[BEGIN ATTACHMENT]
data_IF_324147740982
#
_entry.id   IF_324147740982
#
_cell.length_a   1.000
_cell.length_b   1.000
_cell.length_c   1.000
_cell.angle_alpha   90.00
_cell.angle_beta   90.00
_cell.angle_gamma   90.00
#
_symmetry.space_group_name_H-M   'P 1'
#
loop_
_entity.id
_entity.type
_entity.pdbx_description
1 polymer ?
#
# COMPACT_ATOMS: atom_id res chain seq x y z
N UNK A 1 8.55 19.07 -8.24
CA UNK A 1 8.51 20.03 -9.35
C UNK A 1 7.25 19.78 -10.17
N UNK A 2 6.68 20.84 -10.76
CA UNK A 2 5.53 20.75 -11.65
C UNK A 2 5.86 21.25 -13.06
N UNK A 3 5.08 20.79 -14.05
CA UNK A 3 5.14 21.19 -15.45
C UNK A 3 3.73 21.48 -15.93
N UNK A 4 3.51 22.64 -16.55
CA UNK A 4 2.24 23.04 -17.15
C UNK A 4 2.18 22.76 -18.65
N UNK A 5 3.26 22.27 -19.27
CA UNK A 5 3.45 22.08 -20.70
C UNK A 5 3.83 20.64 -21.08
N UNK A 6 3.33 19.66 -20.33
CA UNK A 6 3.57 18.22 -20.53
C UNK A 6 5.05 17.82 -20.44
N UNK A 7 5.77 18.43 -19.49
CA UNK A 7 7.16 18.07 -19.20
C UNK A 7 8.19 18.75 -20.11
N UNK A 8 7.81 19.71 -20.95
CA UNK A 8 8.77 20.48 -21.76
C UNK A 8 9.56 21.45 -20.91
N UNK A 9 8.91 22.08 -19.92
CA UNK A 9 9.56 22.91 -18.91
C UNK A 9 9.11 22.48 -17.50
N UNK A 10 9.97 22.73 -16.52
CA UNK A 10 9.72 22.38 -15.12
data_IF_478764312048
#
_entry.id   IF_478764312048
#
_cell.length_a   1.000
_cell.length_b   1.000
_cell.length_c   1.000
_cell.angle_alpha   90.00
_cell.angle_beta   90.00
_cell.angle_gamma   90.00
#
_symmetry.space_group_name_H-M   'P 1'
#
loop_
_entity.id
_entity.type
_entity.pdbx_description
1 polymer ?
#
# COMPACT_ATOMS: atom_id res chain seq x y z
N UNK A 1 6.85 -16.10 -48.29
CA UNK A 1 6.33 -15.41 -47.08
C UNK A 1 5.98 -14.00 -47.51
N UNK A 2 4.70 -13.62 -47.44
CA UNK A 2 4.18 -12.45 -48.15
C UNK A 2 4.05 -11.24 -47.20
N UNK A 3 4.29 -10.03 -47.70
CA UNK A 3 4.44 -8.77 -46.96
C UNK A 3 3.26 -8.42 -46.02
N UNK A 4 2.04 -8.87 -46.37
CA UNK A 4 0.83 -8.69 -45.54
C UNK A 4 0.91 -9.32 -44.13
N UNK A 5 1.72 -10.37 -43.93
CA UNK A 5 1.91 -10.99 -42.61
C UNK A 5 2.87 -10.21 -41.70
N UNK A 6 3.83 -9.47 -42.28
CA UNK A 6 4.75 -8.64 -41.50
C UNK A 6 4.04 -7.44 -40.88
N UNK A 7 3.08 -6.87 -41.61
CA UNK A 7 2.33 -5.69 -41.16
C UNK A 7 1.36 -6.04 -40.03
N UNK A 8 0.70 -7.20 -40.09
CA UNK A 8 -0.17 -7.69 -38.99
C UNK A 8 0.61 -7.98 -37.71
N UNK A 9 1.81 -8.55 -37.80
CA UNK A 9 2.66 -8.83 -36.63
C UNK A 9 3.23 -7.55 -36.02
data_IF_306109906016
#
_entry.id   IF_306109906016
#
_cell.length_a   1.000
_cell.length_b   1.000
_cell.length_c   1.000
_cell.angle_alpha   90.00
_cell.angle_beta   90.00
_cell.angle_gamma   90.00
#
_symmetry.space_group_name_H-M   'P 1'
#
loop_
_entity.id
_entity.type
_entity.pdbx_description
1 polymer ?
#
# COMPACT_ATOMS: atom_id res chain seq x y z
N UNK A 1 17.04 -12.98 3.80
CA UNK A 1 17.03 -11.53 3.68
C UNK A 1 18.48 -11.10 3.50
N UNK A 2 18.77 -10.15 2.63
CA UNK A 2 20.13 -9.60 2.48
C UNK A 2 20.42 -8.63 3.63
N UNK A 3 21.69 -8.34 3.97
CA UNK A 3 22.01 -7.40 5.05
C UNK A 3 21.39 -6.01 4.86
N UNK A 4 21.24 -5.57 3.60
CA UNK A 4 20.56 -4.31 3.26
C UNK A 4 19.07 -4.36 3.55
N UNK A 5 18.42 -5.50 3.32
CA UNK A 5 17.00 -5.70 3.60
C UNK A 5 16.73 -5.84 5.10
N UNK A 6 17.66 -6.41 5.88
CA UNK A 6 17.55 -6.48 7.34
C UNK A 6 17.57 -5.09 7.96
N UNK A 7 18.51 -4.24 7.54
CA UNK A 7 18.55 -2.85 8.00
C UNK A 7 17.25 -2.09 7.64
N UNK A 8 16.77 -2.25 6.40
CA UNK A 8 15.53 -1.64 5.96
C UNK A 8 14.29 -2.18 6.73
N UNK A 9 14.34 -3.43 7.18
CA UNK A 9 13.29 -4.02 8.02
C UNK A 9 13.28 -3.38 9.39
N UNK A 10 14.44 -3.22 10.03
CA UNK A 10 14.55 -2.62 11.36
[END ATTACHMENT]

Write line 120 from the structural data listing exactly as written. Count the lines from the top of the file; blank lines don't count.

N UNK A 2 18.77 -10.15 2.63